Rumors are swirling about billions of Clubhouse and Facebook user records being scraped and sold on the dark web. But is that really what's happening?
Multiple reports of 3.8 billion Clubhouse and Facebook user records up for sale on the dark web are causing a lot of concern and confusion. Right now, it’s too early to tell if this data is legitimate or not.
However, regardless of the veracity of these reports, this is a reminder that there was a verified claim of 1.3 million Clubhouse users’ public information being scraped and publicly released in April 2021. And that half a billion Facebook and half a billion LinkedIn users’ records from the same time were also scraped. That information remains out there and can be used by attackers already. And that information can be combined to create fuller profiles that attackers can use for spam, phishing, and account takeover attacks.
These facts alone should be enough to prompt you to take action to better protect yourself from these confirmed data leaks, if you haven’t already. Here’s what you can do to help protect yourself from what’s known to be out there, and, if this latest claim should turn out to be accurate, protect yourself from it as well.
This latest claim appears to build on two other Clubhouse data leak claims, one in April 2021, and one in July 2021. The April 2021 claim has been verified; the July 2021 has seemingly been debunked.
In the spring of 2021, the information of 1.3 million Clubhouse users was posted online. Clubhouse didn’t deny the data was genuine but said then that this wasn’t the result of a hack but of “scraping” of public information. We’ve previously written to explain how data scraping works and how it’s at the heart not only of the Clubhouse data leak, but data leaks from around the same time affecting half a billion Facebook users and half a billion LinkedIn users.
Where things get murkier is a claim made in July 2021 that 3.8 billion Clubhouse users’ phone numbers were for sale on the dark web. This claim was dismissed at that time by security researchers who looked at the data and declared the claims untrue and the result of dark web marketing hype by those trying to sell that data. This most recent development appears to be the result of someone taking the data from the July 2021 claim and saying they’ve combined it with data from the April 2021 Facebook data leak. This combined data is being offered for sale on the dark web, much like the discredited July 2021 data was.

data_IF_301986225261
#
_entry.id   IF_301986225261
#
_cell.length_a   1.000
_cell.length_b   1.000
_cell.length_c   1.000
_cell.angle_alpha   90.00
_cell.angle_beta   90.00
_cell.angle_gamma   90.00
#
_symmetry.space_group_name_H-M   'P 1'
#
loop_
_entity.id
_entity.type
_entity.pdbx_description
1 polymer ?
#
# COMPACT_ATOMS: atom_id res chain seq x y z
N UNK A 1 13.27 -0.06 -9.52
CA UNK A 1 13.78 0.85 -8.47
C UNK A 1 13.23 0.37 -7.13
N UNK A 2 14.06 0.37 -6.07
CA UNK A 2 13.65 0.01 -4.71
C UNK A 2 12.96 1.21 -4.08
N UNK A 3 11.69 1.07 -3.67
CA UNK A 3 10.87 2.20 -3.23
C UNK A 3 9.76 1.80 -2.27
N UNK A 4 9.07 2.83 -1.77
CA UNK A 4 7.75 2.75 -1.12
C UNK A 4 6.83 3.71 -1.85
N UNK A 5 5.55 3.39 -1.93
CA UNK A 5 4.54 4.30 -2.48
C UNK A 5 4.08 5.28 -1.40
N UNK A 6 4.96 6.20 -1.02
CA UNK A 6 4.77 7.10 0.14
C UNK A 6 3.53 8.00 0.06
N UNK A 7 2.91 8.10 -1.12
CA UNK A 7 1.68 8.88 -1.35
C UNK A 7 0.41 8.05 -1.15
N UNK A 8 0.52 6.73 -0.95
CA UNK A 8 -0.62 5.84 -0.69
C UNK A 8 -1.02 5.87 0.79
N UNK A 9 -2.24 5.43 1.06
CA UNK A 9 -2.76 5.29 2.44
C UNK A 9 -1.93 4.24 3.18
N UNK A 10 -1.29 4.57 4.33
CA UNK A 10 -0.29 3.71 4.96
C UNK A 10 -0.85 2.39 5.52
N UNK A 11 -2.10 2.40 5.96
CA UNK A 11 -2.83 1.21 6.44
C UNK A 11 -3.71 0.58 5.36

Most importantly, this most recent claim has not been independently verified and we cannot confirm if it is legitimate or not yet. The fact that it’s based on data that has previously been declared by experts to be bogus casts doubt on the veracity of the claim. The fact that this data is for sale on the sorts of dark web forums where we’ve previously seen overinflated claims in regards to the same Clubhouse data it’s supposedly based on is cause for even greater suspicion.
Taken altogether, this means that we just can’t be sure if the current claims are true or not right now.
It also means that the legitimate April 2021 scraped public data from Clubhouse, Facebook, and LinkedIn is still out there and can be combined together to form a single data set like this, giving this aspect of the claim plausibility. However, at most, that data combined would total over 1 billion records (1,300,000 Clubhouse + 500,000,000 Facebook + 500,000,000 LinkedIn), not the 3.8 billion that’s being claimed now.
Even if the current claim is bogus, that’s still a lot of user data that’s out there, data that can be combined to form fuller profiles for attackers. (Assuming that hasn’t already happened and we just haven’t heard about it yet.)
This means even if the recent 3.8 billion Clubhouse and Facebook user data claim is bogus, there is known data already out there that continues to pose the same risk to users that it has when it leaked in April 2021: an increased risk of email and SMS spam and phishing attacks and account takeover attacks.
With this data, attackers can target any type of account, but the most concerning ones would be email accounts and financial accounts like banking. In particular, if attackers can pair a mobile phone number to a specific person, they can try to carry out “Sim Swapping” attacks which can be used to defeat two-factor authentication used to protect email and financial accounts.
First, like we note in our blog about the Clubhouse, Facebook, and LinkedIn data scraping data leaks, remember that information that is public, even if it’s on a social media site, is public and can be scraped to be collected, collated, and compiled into large databases that then can be sold on the dark web. So everyone should consider setting their profiles to “not public” or be very, very careful about what information is shared publicly.
Second, like we note in our blog on SIM swapping, you can protect against SIM swapping by using authentication apps rather than SMS text messages for your second security factor wherever possible.
Thirdly, you can better protect yourself from SIM swapping if your mobile carrier allows you to put blocks against it, so that SIM swaps only happen with your explicit authorization. Not all carriers have this option, but if your carrier does, you should look into it.
Finally, the key takeaway from the current murky claim of is that there is a kernel of truth underlying it. Whether there are 3.8 billion actual Clubhouse and Facebook user records for sale or not, we know there has been data for 2 billion Clubhouse, Facebook, and LinkedIn users out there since April 2021. If you haven’t taken steps to better protect yourself from those known, legitimate data leaks, now is the time to do so. And anything you do to protect against those legitimate data leaks will automatically help protect you if this latest claim turns out to be true.